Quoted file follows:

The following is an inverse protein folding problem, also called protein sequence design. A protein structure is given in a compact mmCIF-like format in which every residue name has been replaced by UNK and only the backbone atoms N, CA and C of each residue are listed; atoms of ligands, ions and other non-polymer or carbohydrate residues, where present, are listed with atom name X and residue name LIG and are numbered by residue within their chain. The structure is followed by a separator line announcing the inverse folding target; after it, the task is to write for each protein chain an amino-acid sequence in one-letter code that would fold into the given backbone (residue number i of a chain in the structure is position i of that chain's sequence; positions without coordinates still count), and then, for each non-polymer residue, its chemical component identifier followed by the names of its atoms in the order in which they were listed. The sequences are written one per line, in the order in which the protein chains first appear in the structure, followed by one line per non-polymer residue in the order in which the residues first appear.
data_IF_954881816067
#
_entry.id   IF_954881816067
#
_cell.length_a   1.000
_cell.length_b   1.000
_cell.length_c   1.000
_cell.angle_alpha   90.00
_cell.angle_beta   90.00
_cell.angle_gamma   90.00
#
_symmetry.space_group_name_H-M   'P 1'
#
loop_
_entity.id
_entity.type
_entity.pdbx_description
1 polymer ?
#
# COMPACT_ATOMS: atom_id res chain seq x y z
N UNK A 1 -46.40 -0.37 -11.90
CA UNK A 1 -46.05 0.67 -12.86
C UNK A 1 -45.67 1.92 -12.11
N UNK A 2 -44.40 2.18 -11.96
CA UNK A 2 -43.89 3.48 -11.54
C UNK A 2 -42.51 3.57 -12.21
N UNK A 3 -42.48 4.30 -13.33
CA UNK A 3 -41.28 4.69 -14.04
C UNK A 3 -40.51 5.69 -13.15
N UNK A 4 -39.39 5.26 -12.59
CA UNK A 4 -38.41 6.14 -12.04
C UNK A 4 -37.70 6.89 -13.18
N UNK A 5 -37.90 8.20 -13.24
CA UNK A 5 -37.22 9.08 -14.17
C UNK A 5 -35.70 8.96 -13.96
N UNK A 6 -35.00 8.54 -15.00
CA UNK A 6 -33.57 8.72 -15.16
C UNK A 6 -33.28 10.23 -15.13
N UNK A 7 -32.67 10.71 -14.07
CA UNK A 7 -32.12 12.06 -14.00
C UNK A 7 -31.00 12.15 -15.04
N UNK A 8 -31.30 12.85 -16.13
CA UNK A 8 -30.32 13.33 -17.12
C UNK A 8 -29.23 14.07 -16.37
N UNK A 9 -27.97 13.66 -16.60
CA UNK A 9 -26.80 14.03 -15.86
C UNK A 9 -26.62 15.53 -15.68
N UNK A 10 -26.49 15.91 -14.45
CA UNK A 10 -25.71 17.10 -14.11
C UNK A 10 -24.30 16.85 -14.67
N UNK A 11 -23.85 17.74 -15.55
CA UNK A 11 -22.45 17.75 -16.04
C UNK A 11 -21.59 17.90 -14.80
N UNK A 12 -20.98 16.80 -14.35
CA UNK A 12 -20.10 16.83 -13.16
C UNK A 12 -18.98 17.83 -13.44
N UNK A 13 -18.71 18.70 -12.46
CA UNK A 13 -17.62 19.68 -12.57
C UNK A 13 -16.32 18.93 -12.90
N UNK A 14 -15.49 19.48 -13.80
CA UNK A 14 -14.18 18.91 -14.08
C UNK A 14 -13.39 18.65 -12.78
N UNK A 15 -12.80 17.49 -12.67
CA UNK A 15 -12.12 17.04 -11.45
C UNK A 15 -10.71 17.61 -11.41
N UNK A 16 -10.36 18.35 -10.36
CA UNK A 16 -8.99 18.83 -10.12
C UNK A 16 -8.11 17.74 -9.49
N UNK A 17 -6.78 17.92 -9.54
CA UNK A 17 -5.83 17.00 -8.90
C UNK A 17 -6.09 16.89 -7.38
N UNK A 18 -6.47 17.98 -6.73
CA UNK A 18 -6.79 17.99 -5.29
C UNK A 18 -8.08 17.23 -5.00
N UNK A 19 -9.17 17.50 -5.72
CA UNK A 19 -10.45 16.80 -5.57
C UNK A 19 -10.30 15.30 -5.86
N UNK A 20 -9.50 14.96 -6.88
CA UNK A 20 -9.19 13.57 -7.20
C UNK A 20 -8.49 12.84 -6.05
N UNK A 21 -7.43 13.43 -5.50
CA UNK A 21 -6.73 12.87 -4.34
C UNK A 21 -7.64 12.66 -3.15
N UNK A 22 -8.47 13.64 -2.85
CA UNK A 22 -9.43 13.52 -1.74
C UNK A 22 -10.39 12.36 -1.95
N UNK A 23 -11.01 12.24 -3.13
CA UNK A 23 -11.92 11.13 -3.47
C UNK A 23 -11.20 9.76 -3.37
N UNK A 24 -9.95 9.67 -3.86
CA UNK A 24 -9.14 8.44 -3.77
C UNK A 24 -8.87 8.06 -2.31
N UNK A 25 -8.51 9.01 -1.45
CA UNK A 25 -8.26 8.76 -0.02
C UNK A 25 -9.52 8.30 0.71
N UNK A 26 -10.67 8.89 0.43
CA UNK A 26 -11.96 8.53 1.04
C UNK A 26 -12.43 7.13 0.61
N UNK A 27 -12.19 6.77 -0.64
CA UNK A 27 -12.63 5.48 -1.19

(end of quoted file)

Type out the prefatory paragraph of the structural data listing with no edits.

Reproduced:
The following is an inverse protein folding problem, also called protein sequence design. A protein structure is given in a compact mmCIF-like format in which every residue name has been replaced by UNK and only the backbone atoms N, CA and C of each residue are listed; atoms of ligands, ions and other non-polymer or carbohydrate residues, where present, are listed with atom name X and residue name LIG and are numbered by residue within their chain. The structure is followed by a separator line announcing the inverse folding target; after it, the task is to write for each protein chain an amino-acid sequence in one-letter code that would fold into the given backbone (residue number i of a chain in the structure is position i of that chain's sequence; positions without coordinates still count), and then, for each non-polymer residue, its chemical component identifier followed by the names of its atoms in the order in which they were listed. The sequences are written one per line, in the order in which the protein chains first appear in the structure, followed by one line per non-polymer residue in the order in which the residues first appear.